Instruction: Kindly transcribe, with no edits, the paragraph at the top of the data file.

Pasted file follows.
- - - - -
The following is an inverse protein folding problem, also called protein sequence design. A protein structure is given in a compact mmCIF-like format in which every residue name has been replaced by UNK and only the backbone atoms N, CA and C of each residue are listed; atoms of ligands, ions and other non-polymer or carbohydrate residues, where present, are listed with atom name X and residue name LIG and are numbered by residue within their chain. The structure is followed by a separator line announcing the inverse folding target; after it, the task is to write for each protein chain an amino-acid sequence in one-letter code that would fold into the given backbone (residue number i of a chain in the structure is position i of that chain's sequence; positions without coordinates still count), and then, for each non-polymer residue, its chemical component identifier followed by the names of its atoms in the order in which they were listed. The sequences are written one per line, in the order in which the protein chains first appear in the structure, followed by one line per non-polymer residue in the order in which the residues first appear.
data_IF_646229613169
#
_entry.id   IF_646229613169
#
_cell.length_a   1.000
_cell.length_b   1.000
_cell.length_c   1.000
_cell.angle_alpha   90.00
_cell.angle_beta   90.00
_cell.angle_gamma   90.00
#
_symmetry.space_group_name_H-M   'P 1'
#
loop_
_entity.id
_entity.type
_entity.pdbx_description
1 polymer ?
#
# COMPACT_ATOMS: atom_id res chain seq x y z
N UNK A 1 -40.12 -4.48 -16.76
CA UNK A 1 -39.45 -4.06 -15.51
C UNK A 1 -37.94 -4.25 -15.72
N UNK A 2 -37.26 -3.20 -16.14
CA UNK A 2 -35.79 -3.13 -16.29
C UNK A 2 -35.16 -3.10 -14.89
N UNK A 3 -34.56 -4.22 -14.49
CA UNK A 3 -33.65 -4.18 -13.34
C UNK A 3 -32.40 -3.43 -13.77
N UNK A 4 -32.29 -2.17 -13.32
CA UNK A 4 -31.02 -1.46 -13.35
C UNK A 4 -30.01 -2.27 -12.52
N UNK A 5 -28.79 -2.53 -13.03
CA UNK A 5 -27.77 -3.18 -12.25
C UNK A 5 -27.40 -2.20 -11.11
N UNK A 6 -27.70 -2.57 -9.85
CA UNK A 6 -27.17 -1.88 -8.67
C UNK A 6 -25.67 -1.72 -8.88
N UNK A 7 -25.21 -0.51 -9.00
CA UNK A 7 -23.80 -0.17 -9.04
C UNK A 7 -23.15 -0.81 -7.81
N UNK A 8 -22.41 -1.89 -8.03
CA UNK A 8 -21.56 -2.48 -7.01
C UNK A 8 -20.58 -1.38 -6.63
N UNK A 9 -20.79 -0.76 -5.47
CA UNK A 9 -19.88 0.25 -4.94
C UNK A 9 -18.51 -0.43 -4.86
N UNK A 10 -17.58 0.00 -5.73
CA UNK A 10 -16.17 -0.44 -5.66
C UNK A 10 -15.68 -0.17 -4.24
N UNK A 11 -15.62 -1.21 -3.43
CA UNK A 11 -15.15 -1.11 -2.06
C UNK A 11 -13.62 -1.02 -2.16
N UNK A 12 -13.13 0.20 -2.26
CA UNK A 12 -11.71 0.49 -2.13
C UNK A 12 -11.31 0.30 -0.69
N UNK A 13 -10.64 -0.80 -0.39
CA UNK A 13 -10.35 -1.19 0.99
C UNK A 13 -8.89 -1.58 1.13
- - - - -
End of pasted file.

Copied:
The following is an inverse protein folding problem, also called protein sequence design. A protein structure is given in a compact mmCIF-like format in which every residue name has been replaced by UNK and only the backbone atoms N, CA and C of each residue are listed; atoms of ligands, ions and other non-polymer or carbohydrate residues, where present, are listed with atom name X and residue name LIG and are numbered by residue within their chain. The structure is followed by a separator line announcing the inverse folding target; after it, the task is to write for each protein chain an amino-acid sequence in one-letter code that would fold into the given backbone (residue number i of a chain in the structure is position i of that chain's sequence; positions without coordinates still count), and then, for each non-polymer residue, its chemical component identifier followed by the names of its atoms in the order in which they were listed. The sequences are written one per line, in the order in which the protein chains first appear in the structure, followed by one line per non-polymer residue in the order in which the residues first appear.